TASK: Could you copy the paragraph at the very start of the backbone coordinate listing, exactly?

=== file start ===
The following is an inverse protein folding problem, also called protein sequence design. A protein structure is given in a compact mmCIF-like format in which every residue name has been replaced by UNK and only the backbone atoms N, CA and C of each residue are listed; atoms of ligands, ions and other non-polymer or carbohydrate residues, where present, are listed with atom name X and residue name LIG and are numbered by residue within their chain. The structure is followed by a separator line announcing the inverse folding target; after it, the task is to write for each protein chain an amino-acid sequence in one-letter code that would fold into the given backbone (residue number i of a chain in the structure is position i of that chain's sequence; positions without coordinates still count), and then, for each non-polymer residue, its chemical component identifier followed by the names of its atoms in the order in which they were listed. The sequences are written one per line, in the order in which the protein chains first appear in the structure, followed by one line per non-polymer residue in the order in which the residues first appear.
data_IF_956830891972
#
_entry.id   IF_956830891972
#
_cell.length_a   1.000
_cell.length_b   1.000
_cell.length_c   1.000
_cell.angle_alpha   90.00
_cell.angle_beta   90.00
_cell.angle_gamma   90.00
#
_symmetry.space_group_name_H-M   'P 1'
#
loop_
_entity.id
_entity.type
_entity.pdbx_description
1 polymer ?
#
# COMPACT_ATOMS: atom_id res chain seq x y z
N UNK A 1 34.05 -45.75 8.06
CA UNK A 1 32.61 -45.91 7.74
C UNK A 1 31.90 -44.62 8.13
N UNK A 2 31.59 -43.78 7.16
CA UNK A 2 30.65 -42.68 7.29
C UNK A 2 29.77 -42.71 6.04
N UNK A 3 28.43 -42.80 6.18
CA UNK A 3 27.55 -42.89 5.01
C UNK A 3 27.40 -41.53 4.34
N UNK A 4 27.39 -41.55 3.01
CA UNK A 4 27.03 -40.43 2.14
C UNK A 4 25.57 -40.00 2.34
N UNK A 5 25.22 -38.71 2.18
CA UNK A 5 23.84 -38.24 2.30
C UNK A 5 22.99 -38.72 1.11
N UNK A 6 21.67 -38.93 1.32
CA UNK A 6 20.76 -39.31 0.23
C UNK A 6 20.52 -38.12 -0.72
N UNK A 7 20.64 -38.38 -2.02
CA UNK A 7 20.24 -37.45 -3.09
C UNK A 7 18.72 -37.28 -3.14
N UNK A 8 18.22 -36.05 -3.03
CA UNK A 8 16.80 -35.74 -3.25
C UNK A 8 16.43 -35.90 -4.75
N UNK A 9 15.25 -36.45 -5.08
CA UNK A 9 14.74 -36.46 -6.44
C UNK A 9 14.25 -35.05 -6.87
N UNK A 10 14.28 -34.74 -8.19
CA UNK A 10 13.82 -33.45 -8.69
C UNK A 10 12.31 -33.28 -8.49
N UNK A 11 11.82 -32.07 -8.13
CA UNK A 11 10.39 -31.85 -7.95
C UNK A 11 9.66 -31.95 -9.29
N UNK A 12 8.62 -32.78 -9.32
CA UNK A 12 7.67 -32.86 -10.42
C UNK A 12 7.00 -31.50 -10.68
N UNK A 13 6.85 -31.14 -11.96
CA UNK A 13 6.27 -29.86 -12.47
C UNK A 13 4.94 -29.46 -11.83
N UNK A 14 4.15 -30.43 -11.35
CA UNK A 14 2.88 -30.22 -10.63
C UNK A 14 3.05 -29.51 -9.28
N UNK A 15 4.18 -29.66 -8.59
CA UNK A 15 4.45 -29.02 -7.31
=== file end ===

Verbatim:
The following is an inverse protein folding problem, also called protein sequence design. A protein structure is given in a compact mmCIF-like format in which every residue name has been replaced by UNK and only the backbone atoms N, CA and C of each residue are listed; atoms of ligands, ions and other non-polymer or carbohydrate residues, where present, are listed with atom name X and residue name LIG and are numbered by residue within their chain. The structure is followed by a separator line announcing the inverse folding target; after it, the task is to write for each protein chain an amino-acid sequence in one-letter code that would fold into the given backbone (residue number i of a chain in the structure is position i of that chain's sequence; positions without coordinates still count), and then, for each non-polymer residue, its chemical component identifier followed by the names of its atoms in the order in which they were listed. The sequences are written one per line, in the order in which the protein chains first appear in the structure, followed by one line per non-polymer residue in the order in which the residues first appear.